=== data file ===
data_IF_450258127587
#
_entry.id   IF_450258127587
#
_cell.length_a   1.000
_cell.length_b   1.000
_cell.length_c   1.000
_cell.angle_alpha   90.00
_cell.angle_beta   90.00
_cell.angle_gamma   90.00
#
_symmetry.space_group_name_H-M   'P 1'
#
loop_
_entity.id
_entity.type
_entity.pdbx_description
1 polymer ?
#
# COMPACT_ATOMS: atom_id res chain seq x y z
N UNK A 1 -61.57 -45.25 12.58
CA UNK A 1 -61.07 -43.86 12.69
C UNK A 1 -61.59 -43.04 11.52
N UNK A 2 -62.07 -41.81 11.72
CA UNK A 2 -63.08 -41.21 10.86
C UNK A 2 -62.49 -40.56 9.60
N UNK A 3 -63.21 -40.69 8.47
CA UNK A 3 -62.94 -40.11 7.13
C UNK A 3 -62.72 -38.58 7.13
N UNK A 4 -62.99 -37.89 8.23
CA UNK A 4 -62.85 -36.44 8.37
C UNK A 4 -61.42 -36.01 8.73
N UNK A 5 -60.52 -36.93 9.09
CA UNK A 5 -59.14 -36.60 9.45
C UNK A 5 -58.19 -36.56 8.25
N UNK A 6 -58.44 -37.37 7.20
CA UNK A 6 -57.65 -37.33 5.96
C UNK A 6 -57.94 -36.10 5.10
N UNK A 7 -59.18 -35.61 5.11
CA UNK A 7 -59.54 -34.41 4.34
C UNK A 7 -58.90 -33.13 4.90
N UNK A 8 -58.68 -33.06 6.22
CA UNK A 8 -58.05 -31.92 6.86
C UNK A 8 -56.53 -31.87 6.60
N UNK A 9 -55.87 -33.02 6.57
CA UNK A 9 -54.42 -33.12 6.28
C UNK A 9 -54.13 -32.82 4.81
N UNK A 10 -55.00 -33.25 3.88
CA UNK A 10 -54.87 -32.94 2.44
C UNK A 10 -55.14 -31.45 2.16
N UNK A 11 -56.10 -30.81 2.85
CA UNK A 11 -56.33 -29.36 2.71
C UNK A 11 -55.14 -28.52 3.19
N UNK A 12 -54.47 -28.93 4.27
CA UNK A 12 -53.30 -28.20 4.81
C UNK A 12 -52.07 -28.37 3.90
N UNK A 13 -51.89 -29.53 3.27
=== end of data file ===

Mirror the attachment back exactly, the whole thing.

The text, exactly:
data_IF_450258127587
#
_entry.id   IF_450258127587
#
_cell.length_a   1.000
_cell.length_b   1.000
_cell.length_c   1.000
_cell.angle_alpha   90.00
_cell.angle_beta   90.00
_cell.angle_gamma   90.00
#
_symmetry.space_group_name_H-M   'P 1'
#
loop_
_entity.id
_entity.type
_entity.pdbx_description
1 polymer ?
#
# COMPACT_ATOMS: atom_id res chain seq x y z
N UNK A 1 -61.57 -45.25 12.58
CA UNK A 1 -61.07 -43.86 12.69
C UNK A 1 -61.59 -43.04 11.52
N UNK A 2 -62.07 -41.81 11.72
CA UNK A 2 -63.08 -41.21 10.86
C UNK A 2 -62.49 -40.56 9.60
N UNK A 3 -63.21 -40.69 8.47
CA UNK A 3 -62.94 -40.11 7.13
C UNK A 3 -62.72 -38.58 7.13
N UNK A 4 -62.99 -37.89 8.23
CA UNK A 4 -62.85 -36.44 8.37
C UNK A 4 -61.42 -36.01 8.73
N UNK A 5 -60.52 -36.93 9.09
CA UNK A 5 -59.14 -36.60 9.45
C UNK A 5 -58.19 -36.56 8.25
N UNK A 6 -58.44 -37.37 7.20
CA UNK A 6 -57.65 -37.33 5.96
C UNK A 6 -57.94 -36.10 5.10
N UNK A 7 -59.18 -35.61 5.11
CA UNK A 7 -59.54 -34.41 4.34
C UNK A 7 -58.90 -33.13 4.90
N UNK A 8 -58.68 -33.06 6.22
CA UNK A 8 -58.05 -31.92 6.86
C UNK A 8 -56.53 -31.87 6.60
N UNK A 9 -55.87 -33.02 6.57
CA UNK A 9 -54.42 -33.12 6.28
C UNK A 9 -54.13 -32.82 4.81
N UNK A 10 -55.00 -33.25 3.88
CA UNK A 10 -54.87 -32.94 2.44
C UNK A 10 -55.14 -31.45 2.16
N UNK A 11 -56.10 -30.81 2.85
CA UNK A 11 -56.33 -29.36 2.71
C UNK A 11 -55.14 -28.52 3.19
N UNK A 12 -54.47 -28.93 4.27
CA UNK A 12 -53.30 -28.20 4.81
C UNK A 12 -52.07 -28.37 3.90
N UNK A 13 -51.89 -29.53 3.27